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formed that task, which I fully resolved upon,
, when I adventured upon this subject : and that was, to spend this time in raising our devotions to the contemplation of the glorious mercies of God, expressed to us in Christ's resurrection and exaltation. But because other thoughts have carried me away (even against my will) almost all this while, I shall further take leave to wrong and injure your patience, with proposing one consideration more which ought by no means to be omitted.
65. And that is, to take notice of the person, to whom we have been beholden for these unspeakable mercies; and that is Christ, Christ alone, none else mentioned or thought upon. If Bellarmine had been to advise St. Paul, if he had been privy to the writing of this Epistle, it is likely he would not have taken it ill, to have had Christ's name in the matter of our salvation ; but he would not have endured the apostle's utter silence of all helps and aids besides : yea, though himself acknowledgeth it to be the safest course, to put our whole confidence only in the mercy of God; yet, quia magis honorificum est habere aliquid ex merito, because it concerns our credit, to put in a little for merit and desert on our side; he would not have us so to disparage ourselves, as to make salvation a mere alms, proceeding merely out of courtesy.
66. Nay, but, oh thou man, what art thou that answerest against God? What art thou that justifiest thyself before him? Nay, what art thou that condemnest God, making him a liar all the Scripture over ? The whole project whereof is this, to let us know, how unable, how sick, how dead, we are of ourselves, and therefore ought most necessarily to have recourse to him for our salvation. As for us, beloved Christians, if we must needs rejoice, let us rejoice, let us rejoice in our infirmities; let our glory be our shame, and let us lift up our eyes and behold, *“Who is this that cometh from Edom, with dyed garments from Bozrah; this, that is glorious in his apparel, tra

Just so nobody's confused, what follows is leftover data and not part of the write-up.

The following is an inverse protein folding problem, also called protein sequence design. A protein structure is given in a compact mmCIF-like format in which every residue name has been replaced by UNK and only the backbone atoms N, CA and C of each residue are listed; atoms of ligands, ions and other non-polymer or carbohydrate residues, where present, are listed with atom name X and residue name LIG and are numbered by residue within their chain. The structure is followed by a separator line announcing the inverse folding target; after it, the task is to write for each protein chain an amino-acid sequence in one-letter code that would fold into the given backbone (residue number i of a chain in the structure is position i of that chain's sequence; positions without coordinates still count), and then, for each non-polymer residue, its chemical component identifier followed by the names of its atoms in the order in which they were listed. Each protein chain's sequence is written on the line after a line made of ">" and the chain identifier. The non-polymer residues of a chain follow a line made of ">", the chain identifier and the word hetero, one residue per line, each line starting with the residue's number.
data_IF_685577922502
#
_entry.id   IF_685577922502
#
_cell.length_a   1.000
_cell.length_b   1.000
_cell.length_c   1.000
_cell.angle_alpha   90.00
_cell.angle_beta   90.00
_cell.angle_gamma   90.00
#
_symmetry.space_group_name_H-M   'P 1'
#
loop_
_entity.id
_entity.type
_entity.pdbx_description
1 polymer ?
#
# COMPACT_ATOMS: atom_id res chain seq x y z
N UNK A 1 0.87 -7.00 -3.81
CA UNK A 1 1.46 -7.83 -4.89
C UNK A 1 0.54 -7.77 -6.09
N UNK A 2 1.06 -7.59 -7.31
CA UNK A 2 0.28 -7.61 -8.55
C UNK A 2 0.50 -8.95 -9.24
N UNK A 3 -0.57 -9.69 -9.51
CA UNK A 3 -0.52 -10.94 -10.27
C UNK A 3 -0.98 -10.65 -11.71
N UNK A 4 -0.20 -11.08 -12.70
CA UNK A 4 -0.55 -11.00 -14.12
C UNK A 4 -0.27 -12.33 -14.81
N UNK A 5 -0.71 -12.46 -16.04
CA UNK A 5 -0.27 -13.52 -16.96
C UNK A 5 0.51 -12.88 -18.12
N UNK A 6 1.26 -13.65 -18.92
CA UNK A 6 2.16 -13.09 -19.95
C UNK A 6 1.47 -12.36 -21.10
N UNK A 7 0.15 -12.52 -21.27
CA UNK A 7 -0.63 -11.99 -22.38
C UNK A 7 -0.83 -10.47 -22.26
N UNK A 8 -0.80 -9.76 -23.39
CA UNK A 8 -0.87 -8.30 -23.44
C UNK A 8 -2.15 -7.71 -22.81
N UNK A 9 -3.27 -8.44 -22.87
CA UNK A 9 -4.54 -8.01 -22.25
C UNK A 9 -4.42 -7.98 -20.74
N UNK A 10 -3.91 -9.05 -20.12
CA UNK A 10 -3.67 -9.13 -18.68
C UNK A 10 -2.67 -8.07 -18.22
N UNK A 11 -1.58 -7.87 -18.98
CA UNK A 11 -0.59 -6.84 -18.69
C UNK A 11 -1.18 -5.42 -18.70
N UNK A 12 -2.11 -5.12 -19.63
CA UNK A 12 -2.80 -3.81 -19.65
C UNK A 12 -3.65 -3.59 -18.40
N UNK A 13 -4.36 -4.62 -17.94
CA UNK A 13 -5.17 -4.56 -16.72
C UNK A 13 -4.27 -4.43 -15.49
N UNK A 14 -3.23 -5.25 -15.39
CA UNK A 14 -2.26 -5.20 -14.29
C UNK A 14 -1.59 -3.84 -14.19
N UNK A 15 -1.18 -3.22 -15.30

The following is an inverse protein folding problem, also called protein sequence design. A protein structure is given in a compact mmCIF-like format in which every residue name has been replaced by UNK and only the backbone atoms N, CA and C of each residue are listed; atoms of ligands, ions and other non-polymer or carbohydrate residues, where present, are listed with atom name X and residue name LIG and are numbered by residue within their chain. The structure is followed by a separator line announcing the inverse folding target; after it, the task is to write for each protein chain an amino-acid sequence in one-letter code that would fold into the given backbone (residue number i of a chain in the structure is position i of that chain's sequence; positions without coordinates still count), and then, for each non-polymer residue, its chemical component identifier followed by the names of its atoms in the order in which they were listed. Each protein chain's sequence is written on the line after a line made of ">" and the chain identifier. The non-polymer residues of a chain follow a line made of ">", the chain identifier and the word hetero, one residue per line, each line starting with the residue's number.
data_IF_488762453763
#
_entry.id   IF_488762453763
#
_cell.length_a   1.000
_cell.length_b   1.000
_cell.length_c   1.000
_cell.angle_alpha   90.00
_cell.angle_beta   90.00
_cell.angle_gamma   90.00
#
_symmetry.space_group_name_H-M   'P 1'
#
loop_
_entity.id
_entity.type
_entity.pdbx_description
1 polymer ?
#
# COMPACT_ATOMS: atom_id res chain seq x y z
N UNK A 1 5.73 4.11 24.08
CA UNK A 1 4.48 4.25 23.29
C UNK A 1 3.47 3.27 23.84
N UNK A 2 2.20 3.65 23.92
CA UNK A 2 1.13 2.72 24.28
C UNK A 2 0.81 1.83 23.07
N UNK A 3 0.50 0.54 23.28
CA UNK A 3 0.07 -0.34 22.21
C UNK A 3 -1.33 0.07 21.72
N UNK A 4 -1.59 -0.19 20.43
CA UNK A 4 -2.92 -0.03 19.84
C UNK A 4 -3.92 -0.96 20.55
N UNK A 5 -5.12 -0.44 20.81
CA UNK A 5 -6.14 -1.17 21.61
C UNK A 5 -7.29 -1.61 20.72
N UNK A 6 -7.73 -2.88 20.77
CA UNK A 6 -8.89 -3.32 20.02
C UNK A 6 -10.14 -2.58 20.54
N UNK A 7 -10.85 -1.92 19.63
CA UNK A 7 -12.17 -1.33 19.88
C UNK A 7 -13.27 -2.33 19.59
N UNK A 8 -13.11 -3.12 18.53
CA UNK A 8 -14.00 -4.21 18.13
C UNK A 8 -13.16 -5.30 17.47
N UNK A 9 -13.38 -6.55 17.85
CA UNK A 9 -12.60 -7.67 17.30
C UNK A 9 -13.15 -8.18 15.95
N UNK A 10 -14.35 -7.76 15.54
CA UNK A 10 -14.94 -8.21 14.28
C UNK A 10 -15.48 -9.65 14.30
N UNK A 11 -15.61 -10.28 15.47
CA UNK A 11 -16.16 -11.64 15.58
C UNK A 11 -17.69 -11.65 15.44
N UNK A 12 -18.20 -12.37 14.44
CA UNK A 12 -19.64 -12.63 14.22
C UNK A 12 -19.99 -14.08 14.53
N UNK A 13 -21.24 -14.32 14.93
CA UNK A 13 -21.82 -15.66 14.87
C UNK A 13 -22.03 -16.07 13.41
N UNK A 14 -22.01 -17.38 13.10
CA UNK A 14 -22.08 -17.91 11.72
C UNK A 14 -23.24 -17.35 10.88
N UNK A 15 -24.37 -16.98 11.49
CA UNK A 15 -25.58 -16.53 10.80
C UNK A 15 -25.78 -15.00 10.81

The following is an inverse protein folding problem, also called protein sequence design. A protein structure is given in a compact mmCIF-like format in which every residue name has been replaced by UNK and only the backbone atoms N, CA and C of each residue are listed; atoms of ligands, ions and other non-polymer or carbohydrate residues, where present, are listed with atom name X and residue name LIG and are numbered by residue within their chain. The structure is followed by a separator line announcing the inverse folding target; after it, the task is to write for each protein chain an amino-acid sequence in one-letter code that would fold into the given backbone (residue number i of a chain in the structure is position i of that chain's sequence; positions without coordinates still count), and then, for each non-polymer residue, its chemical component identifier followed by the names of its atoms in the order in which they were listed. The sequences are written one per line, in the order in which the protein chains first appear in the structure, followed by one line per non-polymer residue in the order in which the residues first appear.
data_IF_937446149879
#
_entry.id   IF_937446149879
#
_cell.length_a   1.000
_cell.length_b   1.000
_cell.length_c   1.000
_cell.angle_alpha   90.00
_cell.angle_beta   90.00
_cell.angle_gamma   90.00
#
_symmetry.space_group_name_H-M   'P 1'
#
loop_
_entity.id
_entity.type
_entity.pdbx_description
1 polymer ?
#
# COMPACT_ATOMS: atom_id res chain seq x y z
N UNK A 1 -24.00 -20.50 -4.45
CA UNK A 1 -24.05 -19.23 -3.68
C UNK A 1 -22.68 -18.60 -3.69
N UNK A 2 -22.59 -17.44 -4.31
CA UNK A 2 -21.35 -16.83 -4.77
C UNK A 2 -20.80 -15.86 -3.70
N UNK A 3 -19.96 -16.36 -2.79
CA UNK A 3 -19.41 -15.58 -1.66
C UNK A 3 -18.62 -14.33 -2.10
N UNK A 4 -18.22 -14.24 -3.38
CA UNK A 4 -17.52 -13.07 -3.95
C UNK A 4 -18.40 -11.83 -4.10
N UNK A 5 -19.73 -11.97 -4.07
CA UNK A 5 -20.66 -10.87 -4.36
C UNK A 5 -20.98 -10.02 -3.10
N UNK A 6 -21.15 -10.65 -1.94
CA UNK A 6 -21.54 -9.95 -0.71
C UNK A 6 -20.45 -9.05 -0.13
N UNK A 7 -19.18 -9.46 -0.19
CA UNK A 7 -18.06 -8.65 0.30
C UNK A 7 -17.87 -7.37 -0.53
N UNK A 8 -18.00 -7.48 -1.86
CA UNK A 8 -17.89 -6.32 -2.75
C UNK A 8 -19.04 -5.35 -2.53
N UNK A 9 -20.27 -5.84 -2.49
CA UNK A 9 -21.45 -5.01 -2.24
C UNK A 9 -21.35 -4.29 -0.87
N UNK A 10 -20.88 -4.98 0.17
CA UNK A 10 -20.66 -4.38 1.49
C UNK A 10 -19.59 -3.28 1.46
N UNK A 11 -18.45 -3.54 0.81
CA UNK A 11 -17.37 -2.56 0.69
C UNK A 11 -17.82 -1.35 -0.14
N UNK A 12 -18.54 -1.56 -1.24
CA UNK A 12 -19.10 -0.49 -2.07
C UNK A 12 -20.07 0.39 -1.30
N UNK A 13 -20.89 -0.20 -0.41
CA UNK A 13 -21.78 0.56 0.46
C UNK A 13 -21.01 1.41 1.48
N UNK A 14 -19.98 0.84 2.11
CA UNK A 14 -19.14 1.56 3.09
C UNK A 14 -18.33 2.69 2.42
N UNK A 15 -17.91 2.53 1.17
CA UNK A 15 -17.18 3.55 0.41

; velling in the greatness of his strength ?” And Christ will say, it is “I that speak in righteousness, mighty to save.” But, wherefore, Lord, art thou “red in thine apparel, and thy garments like him that treadeth in the wine-fat ?” He will answer, “ I have trodden the wine-press alone, and of the people there was none with me;" for which reason I am now crowned with glory, and honour, and immortality : I alone am mighty to save, and besides me there is none other.
67. And † “ good luck have thou with thine honour, O Lord; ride on, because of thy word of truth, of meekness, and of righteousness; and thy right hand shall teach thee terrible things :" terrible things for the king's enemies, for them who would not have thee to rule over them. And good luck have we “ with thine honour, O Lord; ride on, because of thy word of truth, of meekness, and of righteousness; and thy, right hand shall teach thee” gracious and comfortable things for us thy servants, and sheep of thy pasture, who dare not exalt a weak arm of Aesh against thee. Thy right hand shall mightily defend us in the midst of all our enemies. Thy right hand shall find us out, and gather us up, though lost and consumed in the grave; though scattered before the four winds of heaven : and, thy right hand shall exalt us to glory and immortality for ever with thee in thy heavenly kingdom, where all the days of our life, yea, all the days of thy glorious endless life, we shall, with angels and archangels, say, Glory, and honour, and power, and immortality, be unto him which sitteth on the throne, and to the Lamb, and to the Holy Spirit, for ever and for ever. Amen.